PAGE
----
Vartest Laboratories supported the Drexel effort to bring the National Network for Advanced Functional Fabrics Manufacturing to Philadelphia

“The U.S. Department of Defense has tapped Drexel University as a key leader in the creation of a $75 million national research institute that will support American textile manufacturers in bringing sophisticated new materials and textiles to the marketplace. [1]”

Vartest looks forward to being a technical resource for AFFOA projects, as part of the Fabric Innovation Initiative (FIN). This resurgence of cutting-edge textile technology in the North East harkens back to the birth of the US textile industry in the North East and the development of a significant textile technology department at MIT, but with a pleasant and welcome, modern high-tech twist.

[1] http://www.rle.mit.edu/fabric/

AFFOA

Vartest’s Outstanding Achievements and Service Recognized by AATCC

Adam Varley, Vartest’s Technical Director & COO was honored to be the recipient of the TCR Service Reward “In Recognition for His Service to AATCC Research Committees”. On Thursday, April 3rd 2014, Adam attended a luncheon at the Crowne Plaza Resort in Asheville, North Carolina, and was presented with this award for “his contribution toward the development of the AATCC Fiber ID Technical Supplement and the continuous updating of AATCC Test Methods 20 and 20A.”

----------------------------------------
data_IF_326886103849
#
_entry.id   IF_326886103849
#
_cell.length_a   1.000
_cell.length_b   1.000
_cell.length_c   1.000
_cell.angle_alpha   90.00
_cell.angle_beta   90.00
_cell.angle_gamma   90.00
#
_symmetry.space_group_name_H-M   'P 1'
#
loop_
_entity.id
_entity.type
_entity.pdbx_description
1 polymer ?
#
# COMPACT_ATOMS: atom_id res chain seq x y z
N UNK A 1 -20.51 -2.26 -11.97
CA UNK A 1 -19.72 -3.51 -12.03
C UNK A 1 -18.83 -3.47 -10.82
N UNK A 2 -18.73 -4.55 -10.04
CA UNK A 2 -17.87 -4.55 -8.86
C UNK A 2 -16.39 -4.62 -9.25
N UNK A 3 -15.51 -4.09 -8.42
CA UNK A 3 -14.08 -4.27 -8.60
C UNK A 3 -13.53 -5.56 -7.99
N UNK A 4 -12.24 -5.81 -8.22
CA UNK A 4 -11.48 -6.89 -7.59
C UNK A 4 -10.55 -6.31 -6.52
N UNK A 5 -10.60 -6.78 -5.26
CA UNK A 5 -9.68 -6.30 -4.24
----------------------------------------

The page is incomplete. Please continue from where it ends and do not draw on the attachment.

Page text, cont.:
AdamsAward

Vartest In The News

Vartest Laboratories, Inc. recently appeared on ABC’s 20/20 in a special titled “20/20 True Confessions: Dirty Little Secrets from the Dry Cleaners”. In the segment, 20/20 sampled 10 drycleaners in Manhattan with identical garments containing mustard, wine, and nail polish stains. Vartest Laboratories was chosen to perform a Spectrophotometric Analysis of the stains on the returned garments to discover just how many of the selected drycleaners were able to remove the stains the best.